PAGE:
Pearson’s correlation coefficient – how to interpret it?

Things to remember

Pearson’s correlation coefficient r measures the strength and direction of a mutual relationship between two continuous variables.

negative values of r = negative correlation (e.g. r = -.342)
positive values of r = positive correlation (e.g. r = .512)

The r closer to 1 or -1, the stronger correlation
Coefficients r close to 0 represent a weak correlation
If the p-value is below or equals 0.05 (sometimes 0.01)  the correlation is statistically significant

Changing the p-value from 0.05 to 0.01 reduces a Type I error

A statistically significant correlation suggests a reliable relationship, not a strong or weak relationship
The bigger the sample the bigger chance the correlation becomes significant.

Strength of correlation

0.1 – 0.3 weak/small correlation
0.3-0.5 moderate/medium correlation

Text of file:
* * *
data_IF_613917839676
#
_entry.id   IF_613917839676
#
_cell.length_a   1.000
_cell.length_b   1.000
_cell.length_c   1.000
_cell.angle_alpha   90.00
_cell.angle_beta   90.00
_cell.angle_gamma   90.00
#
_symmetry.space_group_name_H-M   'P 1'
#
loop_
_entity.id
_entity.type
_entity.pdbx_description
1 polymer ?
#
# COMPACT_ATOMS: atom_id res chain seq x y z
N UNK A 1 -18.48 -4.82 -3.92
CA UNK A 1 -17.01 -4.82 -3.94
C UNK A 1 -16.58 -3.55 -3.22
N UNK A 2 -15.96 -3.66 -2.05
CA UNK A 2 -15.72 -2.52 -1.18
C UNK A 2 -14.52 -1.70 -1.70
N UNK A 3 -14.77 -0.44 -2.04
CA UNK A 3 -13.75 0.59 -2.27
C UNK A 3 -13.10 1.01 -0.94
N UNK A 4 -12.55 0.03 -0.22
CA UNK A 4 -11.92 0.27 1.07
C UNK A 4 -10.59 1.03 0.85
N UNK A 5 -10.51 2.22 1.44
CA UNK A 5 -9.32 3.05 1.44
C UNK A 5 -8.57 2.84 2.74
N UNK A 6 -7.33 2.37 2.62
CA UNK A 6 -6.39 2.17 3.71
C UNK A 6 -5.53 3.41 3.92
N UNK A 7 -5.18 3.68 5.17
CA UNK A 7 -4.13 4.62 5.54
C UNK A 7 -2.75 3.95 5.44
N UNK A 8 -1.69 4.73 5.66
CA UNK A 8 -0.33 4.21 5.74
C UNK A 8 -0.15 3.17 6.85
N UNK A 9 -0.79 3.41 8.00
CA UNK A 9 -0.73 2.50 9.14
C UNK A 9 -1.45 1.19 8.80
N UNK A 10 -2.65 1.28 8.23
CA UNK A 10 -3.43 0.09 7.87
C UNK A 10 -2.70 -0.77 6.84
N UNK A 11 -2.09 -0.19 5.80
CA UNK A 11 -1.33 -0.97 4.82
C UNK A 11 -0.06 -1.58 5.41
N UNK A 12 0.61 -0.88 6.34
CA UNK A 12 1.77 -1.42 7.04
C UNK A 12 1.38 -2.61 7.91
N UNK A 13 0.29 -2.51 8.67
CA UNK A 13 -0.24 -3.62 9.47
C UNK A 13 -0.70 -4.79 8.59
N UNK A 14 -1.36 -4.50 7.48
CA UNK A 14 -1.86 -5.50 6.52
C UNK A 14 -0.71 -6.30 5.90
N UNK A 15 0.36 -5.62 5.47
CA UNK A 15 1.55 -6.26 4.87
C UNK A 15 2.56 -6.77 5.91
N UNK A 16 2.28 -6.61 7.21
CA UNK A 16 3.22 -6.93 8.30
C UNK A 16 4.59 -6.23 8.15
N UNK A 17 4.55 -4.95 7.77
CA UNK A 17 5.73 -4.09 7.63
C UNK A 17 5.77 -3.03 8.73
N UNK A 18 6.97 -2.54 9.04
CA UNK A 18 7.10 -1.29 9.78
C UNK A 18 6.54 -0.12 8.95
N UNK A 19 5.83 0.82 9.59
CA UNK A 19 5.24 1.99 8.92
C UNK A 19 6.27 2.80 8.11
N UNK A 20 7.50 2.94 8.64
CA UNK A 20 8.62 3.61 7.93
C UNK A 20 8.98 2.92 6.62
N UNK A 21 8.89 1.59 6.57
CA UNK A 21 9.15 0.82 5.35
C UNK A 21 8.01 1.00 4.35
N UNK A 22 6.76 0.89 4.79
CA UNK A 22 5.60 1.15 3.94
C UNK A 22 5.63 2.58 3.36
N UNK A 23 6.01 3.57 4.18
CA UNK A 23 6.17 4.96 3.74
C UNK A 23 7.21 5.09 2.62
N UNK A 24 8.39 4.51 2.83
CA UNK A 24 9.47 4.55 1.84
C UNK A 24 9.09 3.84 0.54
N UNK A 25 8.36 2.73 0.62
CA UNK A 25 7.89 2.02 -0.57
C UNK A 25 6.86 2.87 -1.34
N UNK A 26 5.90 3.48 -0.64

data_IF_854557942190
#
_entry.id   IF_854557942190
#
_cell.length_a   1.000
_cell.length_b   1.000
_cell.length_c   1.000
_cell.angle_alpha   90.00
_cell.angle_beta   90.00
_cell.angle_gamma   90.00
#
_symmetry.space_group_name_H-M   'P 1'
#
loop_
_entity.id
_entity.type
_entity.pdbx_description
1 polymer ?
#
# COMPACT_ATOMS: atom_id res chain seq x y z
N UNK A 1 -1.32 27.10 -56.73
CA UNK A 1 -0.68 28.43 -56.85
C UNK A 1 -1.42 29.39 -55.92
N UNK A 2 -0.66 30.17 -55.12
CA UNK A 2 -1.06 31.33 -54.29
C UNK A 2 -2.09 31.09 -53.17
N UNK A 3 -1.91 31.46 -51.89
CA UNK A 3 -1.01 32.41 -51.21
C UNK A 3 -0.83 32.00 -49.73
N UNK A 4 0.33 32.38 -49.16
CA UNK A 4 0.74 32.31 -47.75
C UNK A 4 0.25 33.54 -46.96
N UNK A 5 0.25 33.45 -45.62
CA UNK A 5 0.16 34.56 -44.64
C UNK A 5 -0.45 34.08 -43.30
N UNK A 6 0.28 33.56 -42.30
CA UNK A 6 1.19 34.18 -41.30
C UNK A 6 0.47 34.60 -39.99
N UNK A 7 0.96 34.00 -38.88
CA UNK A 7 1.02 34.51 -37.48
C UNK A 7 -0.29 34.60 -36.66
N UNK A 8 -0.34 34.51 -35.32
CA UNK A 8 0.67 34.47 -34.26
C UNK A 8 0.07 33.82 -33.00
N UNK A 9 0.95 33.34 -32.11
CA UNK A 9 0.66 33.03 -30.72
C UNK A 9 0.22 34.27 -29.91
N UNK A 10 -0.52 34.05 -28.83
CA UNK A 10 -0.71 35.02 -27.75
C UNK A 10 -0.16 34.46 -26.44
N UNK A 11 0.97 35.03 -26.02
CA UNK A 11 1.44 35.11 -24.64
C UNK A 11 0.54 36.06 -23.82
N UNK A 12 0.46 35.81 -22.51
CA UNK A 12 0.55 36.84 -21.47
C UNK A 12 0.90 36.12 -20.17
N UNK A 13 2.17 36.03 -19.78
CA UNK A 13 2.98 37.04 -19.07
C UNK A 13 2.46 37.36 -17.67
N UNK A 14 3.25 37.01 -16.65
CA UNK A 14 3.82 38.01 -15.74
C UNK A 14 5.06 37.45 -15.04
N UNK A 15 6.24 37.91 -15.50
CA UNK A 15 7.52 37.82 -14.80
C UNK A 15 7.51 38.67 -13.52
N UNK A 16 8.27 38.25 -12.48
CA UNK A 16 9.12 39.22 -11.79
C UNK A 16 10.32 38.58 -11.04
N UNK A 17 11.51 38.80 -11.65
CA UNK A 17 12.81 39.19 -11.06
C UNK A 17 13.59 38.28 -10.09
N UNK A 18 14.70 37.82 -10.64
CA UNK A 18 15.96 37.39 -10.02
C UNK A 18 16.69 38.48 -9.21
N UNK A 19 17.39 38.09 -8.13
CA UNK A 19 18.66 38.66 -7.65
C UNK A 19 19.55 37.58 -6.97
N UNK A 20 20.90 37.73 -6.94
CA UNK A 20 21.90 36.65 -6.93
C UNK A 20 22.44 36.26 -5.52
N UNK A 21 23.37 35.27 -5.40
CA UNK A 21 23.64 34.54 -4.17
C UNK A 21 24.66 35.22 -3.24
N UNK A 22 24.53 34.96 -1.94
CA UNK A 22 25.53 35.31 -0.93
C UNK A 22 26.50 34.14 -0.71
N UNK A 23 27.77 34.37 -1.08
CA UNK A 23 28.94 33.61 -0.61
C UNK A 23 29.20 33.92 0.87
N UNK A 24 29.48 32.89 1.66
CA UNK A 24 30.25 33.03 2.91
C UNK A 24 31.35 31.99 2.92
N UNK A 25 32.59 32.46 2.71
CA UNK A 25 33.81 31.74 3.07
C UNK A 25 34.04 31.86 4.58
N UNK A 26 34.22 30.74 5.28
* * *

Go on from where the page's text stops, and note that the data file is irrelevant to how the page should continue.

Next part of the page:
0.5 -1.0 strong correlation

Examples

In the example above, there was a positive moderate correlation between reading and writing (r (62) = .425,  p < 0.01).
Children who are better readers tend to be better writers.
This correlation was statistically significant since the p-value was less than 0.01 (p < .01).
The number following r in parentheses signified the degrees of freedom (df), which are related to the sample size.
For a correlation, the degrees of freedom is N 2. The sample size (N) was 60.

 

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